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At the Utah State Prison, the tie that binds

Published March 6, 2014 10:51 pm
This is an archived article that was published on sltrib.com in 2014, and information in the article may be outdated. It is provided only for personal research purposes and may not be reprinted.

Even in the most sterile environments, connection matters.

I was reminded of that over and over on Wednesday during a half-day media tour of the Utah State Prison in Draper.

At Wasatch A-East, that thought was spurred by seeing family photos and a hand-lettered "I love you" sign plastered on the wall of a single-man cell.

It came to mind again when a 41-year-old man said life on the unit wasn't too bad and that his family kept him going. I asked him how long he had, and the man said he's never getting out.

His first parole hearing is in 2042.

At the Oquirrh Chapel, I thought about the thin threads again. That's where volunteer Nancy Webster was working with inmates who participate in the crochet project, making blankets and other items that end up in the hands of local nonprofits and hospitals but also as far away as a women's shelter in Uganda.

Nancy said the inmates make 30 to 60 blankets a month using donated yarn. Some spend eight hours a day crocheting, she said.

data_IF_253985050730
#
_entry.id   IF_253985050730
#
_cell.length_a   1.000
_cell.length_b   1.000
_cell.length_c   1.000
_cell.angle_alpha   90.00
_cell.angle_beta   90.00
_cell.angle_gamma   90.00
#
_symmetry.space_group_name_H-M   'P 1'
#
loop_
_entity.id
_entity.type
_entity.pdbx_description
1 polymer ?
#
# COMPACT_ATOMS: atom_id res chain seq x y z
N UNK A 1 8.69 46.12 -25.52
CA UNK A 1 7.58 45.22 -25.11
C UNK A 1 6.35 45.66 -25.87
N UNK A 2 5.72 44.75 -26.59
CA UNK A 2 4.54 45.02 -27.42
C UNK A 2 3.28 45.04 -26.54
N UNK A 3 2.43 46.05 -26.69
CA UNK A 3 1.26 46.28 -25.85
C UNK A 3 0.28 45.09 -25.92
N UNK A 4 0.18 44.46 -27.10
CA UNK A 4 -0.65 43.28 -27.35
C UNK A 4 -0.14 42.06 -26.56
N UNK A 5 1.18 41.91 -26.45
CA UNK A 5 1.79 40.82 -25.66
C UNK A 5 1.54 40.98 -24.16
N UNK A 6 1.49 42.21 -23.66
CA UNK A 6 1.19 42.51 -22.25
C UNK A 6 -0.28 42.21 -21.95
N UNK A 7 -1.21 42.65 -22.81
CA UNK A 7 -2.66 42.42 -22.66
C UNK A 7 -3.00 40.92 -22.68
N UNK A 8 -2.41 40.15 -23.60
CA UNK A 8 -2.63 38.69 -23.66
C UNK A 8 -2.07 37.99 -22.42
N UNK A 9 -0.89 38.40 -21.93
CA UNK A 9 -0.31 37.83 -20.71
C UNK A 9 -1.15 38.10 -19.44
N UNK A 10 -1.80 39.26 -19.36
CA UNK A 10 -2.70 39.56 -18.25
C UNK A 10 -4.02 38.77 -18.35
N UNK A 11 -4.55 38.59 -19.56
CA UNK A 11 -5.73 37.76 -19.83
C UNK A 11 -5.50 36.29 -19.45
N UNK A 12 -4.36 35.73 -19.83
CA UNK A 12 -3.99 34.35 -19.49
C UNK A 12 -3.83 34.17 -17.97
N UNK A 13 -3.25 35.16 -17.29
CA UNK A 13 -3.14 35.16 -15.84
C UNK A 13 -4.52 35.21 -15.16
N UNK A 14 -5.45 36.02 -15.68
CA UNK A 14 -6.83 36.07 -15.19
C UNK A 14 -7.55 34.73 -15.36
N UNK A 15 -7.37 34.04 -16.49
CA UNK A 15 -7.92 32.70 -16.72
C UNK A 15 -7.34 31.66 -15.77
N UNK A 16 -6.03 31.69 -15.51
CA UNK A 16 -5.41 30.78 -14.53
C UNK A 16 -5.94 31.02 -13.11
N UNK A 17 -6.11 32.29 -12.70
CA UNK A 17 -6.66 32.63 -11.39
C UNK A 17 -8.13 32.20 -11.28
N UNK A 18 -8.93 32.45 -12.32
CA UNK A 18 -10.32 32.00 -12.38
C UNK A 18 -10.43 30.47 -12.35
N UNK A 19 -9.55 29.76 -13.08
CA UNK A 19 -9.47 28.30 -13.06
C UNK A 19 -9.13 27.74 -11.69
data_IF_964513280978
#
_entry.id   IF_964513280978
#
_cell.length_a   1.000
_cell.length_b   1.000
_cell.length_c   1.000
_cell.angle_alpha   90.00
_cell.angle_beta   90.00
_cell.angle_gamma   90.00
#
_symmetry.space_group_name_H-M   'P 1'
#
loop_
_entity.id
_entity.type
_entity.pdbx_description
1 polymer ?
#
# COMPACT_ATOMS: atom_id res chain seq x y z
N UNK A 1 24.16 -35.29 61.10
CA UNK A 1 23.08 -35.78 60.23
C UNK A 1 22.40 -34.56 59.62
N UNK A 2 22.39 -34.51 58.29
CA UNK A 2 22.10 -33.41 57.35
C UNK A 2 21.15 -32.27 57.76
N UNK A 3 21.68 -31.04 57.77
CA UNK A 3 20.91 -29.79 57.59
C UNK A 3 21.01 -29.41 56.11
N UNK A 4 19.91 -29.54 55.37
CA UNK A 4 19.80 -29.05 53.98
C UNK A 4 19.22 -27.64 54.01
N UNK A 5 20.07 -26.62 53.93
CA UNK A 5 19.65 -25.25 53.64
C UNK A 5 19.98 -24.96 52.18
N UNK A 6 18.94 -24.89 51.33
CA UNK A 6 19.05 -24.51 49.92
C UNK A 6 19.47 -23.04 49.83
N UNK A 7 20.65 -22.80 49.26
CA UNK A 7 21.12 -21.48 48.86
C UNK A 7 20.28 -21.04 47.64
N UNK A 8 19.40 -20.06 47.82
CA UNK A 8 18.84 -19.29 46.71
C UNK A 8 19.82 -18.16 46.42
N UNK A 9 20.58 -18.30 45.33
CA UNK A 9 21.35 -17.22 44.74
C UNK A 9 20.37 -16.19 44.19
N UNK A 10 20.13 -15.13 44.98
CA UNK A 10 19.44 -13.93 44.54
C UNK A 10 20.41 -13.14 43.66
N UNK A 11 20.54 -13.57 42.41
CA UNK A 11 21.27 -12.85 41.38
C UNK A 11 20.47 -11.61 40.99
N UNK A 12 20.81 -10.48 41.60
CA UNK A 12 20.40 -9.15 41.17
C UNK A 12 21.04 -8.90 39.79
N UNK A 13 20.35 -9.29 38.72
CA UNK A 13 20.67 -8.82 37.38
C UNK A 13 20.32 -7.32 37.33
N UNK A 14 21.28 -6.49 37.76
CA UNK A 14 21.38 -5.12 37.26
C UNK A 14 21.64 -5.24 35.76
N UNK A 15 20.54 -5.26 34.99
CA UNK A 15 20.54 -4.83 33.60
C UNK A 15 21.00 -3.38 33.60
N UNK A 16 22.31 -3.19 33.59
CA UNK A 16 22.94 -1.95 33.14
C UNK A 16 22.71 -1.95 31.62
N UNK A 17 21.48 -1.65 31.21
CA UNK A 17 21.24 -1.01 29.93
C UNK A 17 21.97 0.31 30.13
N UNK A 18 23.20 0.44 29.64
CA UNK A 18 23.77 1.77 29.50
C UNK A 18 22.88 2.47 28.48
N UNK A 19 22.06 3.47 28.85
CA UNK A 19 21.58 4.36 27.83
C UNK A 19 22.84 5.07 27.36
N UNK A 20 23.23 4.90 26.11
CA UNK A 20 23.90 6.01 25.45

"They get really excited to think about somebody getting this stuff," Nancy said.

She ended up at the prison after a public school career because "I needed something positive to do, something more rewarding than a financial reward."

"I really care about them as human beings," Nancy added.

Mary Crawford, manager of the Davis Applied Technology Center program at the prison, made me think about what binds us together, too, as she described how the program tries to adapt to changing needs of employers so that inmates have a shot at jobs when released.

I was haunted by the thought of the importance of human connection as I walked around the horseshoe at Oquirrh 1, a medium-security unit that takes a lot of "washouts" from other programs at the prison.

I don't know who he is or why this is so, but the man in cell #210 is on punitive isolation. He has no telephone or commissary privileges. He is allowed out of his cell three times a week for 15 minutes. And he's been on that status for quite some time.

Most of the inmates pressed their faces against the narrow windows in their cell doors to get as good a look at us as we were getting of them.

Not the guy in #210. No face appeared at the window, and his cell was dark.


At the ExCell substance abuse unit at the Timpanogos Women's Facility, it's something you see everywhere — family photos in the cells, greeting cards taped to door jambs, inspirational messages painted on the walls.

It's there, too, at Promontory, where men working through substance abuse issues live in dormitory-style units as part of the ConQuest program. Each of the eight units has a theme that ties the men together, such as Eagle, Gator, Griffin, Kodiak.

They are themes that unite, strengthen and give courage as the men figure out, alone but also with each other's help, how to get out of this place and never come back.

— Brooke Adams






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